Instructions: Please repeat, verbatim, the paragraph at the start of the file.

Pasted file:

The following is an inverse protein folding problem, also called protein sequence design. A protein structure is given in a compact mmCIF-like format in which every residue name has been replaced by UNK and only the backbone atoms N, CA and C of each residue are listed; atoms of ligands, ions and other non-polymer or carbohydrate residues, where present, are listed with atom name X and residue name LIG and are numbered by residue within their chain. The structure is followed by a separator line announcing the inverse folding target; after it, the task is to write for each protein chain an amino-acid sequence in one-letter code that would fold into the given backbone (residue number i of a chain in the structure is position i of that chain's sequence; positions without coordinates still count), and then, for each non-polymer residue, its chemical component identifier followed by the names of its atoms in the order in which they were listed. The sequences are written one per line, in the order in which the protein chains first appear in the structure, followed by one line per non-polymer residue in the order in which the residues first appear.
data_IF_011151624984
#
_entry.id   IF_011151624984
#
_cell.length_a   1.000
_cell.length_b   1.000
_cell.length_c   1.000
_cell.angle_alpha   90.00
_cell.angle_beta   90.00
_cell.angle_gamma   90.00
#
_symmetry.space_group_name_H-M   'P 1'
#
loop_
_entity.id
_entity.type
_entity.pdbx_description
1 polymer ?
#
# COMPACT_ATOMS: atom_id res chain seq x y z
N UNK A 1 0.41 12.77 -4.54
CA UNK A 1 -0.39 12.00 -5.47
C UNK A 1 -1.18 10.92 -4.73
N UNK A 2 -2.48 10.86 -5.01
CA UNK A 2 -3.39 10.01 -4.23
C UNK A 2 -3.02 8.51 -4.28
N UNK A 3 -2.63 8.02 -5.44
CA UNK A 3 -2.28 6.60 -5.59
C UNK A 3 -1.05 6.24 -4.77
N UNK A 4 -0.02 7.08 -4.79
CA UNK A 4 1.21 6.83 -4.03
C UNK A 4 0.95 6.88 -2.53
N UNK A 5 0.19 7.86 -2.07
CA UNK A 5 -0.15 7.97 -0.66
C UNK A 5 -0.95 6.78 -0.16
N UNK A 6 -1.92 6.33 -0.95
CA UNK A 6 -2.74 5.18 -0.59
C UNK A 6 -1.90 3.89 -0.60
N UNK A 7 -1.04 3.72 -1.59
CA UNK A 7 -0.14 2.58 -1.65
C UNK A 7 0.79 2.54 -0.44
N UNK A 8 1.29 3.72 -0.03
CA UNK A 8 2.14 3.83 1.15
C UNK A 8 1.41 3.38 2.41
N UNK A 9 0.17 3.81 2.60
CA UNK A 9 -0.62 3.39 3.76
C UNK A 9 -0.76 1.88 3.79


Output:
The following is an inverse protein folding problem, also called protein sequence design. A protein structure is given in a compact mmCIF-like format in which every residue name has been replaced by UNK and only the backbone atoms N, CA and C of each residue are listed; atoms of ligands, ions and other non-polymer or carbohydrate residues, where present, are listed with atom name X and residue name LIG and are numbered by residue within their chain. The structure is followed by a separator line announcing the inverse folding target; after it, the task is to write for each protein chain an amino-acid sequence in one-letter code that would fold into the given backbone (residue number i of a chain in the structure is position i of that chain's sequence; positions without coordinates still count), and then, for each non-polymer residue, its chemical component identifier followed by the names of its atoms in the order in which they were listed. The sequences are written one per line, in the order in which the protein chains first appear in the structure, followed by one line per non-polymer residue in the order in which the residues first appear.